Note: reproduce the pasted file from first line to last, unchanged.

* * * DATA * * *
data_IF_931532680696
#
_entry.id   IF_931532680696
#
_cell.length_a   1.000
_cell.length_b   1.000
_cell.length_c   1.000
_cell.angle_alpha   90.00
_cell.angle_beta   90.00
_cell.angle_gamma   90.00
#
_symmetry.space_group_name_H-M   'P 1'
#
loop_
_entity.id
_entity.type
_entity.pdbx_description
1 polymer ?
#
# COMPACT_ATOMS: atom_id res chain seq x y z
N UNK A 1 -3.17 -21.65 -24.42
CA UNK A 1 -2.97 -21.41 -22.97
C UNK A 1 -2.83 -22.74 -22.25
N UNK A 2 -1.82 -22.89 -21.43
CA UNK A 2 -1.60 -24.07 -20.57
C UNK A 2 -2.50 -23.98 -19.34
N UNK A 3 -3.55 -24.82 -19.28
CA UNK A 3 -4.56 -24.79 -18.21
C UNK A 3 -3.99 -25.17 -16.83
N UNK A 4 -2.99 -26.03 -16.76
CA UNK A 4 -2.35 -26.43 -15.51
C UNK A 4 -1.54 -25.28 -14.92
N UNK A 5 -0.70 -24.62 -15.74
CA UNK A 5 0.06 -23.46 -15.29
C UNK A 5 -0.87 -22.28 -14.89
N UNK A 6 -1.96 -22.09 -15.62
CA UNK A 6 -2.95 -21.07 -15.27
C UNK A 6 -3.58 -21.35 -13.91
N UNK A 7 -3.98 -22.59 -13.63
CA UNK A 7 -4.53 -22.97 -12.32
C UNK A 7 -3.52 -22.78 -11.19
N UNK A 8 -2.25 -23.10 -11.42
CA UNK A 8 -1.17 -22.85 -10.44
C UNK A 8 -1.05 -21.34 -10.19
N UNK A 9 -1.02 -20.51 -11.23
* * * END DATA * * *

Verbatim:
data_IF_931532680696
#
_entry.id   IF_931532680696
#
_cell.length_a   1.000
_cell.length_b   1.000
_cell.length_c   1.000
_cell.angle_alpha   90.00
_cell.angle_beta   90.00
_cell.angle_gamma   90.00
#
_symmetry.space_group_name_H-M   'P 1'
#
loop_
_entity.id
_entity.type
_entity.pdbx_description
1 polymer ?
#
# COMPACT_ATOMS: atom_id res chain seq x y z
N UNK A 1 -3.17 -21.65 -24.42
CA UNK A 1 -2.97 -21.41 -22.97
C UNK A 1 -2.83 -22.74 -22.25
N UNK A 2 -1.82 -22.89 -21.43
CA UNK A 2 -1.60 -24.07 -20.57
C UNK A 2 -2.50 -23.98 -19.34
N UNK A 3 -3.55 -24.82 -19.28
CA UNK A 3 -4.56 -24.79 -18.21
C UNK A 3 -3.99 -25.17 -16.83
N UNK A 4 -2.99 -26.03 -16.76
CA UNK A 4 -2.35 -26.43 -15.51
C UNK A 4 -1.54 -25.28 -14.92
N UNK A 5 -0.70 -24.62 -15.74
CA UNK A 5 0.06 -23.46 -15.29
C UNK A 5 -0.87 -22.28 -14.89
N UNK A 6 -1.96 -22.09 -15.62
CA UNK A 6 -2.95 -21.07 -15.27
C UNK A 6 -3.58 -21.35 -13.91
N UNK A 7 -3.98 -22.59 -13.63
CA UNK A 7 -4.53 -22.97 -12.32
C UNK A 7 -3.52 -22.78 -11.19
N UNK A 8 -2.25 -23.10 -11.42
CA UNK A 8 -1.17 -22.85 -10.44
C UNK A 8 -1.05 -21.34 -10.19
N UNK A 9 -1.02 -20.51 -11.23